You Could Now Land In Jail For Leaving Your Dog Out In The Cold

You Could Now Land In Jail For Leaving Your Dog Out In The Cold

Those found guilty of abusing the law will risk being sentenced from 90 days to seven years in jail or pay hefty fines ranging from $300 to $15,000.

Source: Getty Images/ Filip Micovic

Dogs are normally treated with great love and care by compassionate humans. However, the four-legged wonders sometimes end up in the wrong hands and inadvertently become subject to some terrible torture. Up until recently, the strictest punishment against these horrible human beings would have been a slap on the wrist in the form of a meager fine for perpetrating heinous crimes on pets. The state of Pennsylvania has decided to take the lead in bringing a law in place that makes it illegal to leave dogs chained for more than nine hours on a given 24-hour period, reports PennLive.




The law also mandates that it is illegal to chain a dog for more than 30 minutes in temperatures below freezing levels or over 90 degrees. Those found guilty of abusing the law will risk being sentenced from 90 days to seven years in jail or pay hefty fines ranging from $300 to $15,000. Called Libre's Law, the legislation was enacted after a Boston terrier pup was found in a near-death condition in July 2016 in a Quarryville-area farm in York County. The pupper was found severely emaciated, covered in wounds, and maggots. Naturally, this incident sparked outrage across the state and country with every animal welfare group up in arms over the lack of punishment a bad owner would receive. Following this case, state lawmakers decided to craft new protections for animals and have now named it after the pup, who has since made full recovery. He was present at the signing of the law.




Apart from having a time limit for having a dog chained, the law also includes various other sections that deal with misdemeanors and felony charges. In a conversation with Lancaster Online, Kristen Tullo, the director of Humane Society in Pennsylvania, said the state was in need of an overhaul of animal cruelty laws since “current laws do not carry penalties with suitable punishments for abuse, cruelty, and neglect committed against animals." The Pennsylvania Veterinary Medical Association also welcomed the move and called it "an incredible victory for animals in Pennsylvania" when it was enacted back in 2017.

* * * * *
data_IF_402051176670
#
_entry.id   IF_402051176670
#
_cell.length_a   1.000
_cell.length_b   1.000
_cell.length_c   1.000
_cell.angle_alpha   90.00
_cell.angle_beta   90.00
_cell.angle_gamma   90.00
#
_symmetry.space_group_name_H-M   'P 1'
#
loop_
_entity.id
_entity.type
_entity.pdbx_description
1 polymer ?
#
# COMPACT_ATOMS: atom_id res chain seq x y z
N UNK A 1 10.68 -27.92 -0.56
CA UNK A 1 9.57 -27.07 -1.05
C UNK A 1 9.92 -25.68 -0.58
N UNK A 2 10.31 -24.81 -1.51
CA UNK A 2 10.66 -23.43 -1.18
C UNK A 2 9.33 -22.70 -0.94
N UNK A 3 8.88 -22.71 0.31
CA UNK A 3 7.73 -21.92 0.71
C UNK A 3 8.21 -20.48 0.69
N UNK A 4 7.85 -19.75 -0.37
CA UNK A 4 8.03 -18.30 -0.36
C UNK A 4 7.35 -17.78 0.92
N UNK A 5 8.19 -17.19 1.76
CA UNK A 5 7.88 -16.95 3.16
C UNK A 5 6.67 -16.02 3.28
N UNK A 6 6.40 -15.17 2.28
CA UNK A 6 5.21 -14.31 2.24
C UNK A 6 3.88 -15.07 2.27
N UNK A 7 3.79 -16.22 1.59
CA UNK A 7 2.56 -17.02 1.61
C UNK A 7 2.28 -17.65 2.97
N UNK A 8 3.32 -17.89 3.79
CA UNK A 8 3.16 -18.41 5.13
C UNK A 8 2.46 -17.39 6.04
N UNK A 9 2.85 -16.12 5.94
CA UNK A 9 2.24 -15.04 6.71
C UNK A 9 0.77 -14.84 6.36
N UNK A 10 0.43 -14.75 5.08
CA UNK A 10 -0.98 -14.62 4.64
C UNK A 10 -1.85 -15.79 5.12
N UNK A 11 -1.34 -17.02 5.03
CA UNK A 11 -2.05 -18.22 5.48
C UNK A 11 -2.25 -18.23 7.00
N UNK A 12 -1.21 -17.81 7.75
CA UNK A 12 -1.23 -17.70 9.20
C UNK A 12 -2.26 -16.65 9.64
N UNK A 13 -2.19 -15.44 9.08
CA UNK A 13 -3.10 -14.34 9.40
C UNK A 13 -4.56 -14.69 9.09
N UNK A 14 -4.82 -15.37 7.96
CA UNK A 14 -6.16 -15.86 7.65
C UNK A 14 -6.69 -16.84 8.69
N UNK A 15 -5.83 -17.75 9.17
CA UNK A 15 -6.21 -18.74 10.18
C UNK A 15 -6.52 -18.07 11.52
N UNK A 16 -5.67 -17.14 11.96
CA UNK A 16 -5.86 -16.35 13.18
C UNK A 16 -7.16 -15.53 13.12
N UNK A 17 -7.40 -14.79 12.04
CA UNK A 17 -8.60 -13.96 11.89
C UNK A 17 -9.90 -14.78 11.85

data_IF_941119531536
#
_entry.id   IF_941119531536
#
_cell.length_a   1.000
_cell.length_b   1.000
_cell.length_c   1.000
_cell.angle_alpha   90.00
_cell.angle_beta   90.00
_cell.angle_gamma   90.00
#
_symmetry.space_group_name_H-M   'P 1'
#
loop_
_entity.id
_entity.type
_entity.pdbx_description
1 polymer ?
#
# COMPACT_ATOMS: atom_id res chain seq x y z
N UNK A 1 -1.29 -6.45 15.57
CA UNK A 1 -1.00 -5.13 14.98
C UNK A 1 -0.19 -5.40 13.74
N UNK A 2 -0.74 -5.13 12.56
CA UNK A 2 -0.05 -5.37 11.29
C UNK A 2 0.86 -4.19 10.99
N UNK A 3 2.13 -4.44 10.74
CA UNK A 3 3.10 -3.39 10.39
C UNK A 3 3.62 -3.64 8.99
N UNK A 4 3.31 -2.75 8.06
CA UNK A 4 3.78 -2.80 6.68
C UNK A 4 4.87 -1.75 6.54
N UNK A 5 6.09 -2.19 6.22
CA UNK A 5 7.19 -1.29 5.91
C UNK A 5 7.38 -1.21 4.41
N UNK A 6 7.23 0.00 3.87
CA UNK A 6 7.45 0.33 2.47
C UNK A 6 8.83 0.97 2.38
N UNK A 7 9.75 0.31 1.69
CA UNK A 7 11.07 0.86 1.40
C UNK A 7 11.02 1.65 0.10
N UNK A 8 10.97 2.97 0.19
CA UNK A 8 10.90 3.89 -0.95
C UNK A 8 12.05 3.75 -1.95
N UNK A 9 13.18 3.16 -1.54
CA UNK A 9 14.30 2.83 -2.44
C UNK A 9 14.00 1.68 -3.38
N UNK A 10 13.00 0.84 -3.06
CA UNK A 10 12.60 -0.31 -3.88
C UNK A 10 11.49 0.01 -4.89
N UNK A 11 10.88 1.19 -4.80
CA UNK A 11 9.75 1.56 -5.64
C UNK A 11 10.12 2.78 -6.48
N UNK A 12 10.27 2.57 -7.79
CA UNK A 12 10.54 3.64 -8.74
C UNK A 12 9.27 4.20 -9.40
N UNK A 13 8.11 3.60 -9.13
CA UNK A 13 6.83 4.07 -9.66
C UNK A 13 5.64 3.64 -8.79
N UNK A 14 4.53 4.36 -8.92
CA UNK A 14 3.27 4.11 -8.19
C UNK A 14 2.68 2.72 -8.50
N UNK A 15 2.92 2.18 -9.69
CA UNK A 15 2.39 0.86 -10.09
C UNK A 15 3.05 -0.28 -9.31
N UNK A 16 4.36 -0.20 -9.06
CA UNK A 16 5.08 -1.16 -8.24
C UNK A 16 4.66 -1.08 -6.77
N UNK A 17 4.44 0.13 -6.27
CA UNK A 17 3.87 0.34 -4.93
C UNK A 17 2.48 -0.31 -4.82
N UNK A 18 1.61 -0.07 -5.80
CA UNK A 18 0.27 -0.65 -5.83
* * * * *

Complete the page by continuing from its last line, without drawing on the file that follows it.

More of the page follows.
Bryan Langlois, medical director for the Pet Pantry of Lancaster County added: "Pennsylvania was woefully behind the times in the penalties that could be assessed for severe cases of animal cruelty. There were a lot of times we wanted to pursue serious charges against an individual but the law did not allow us to do this." He added, "The new law now finally sends the message that animal abusers will not just get away with a slap on the wrist and minimal fine." The Pennsylvania law is by no means the first because there are other states that have a law against leaving animals tied up for longer periods of time. However, none of them acknowledge the specificity with regards to animal safety that Libre's Law does. Awareness against such scenarios has also increased drastically since the enactment of the law.



Speaking about the law, Carol Hill-Evans, a Democrat from York told PennLive: "I see Libre's Law as an increase of awareness to animal cruelty perpetrators and to put them on notice that this is now law, you will be arrested, you will be punished, and knock it off." As per the outlet, as many as 20,000 charges involving extreme animal abuse and neglect have been filed in Pennsylvania in the two years since the law came into effect. It has made it easier for prosecutors to apply harsher charges, as per data available till July this year. Fifty-two percent of the 21,206 charges filed through 2019 were related to animal neglect, according to data from the Administrative Office of Pennsylvania Courts.




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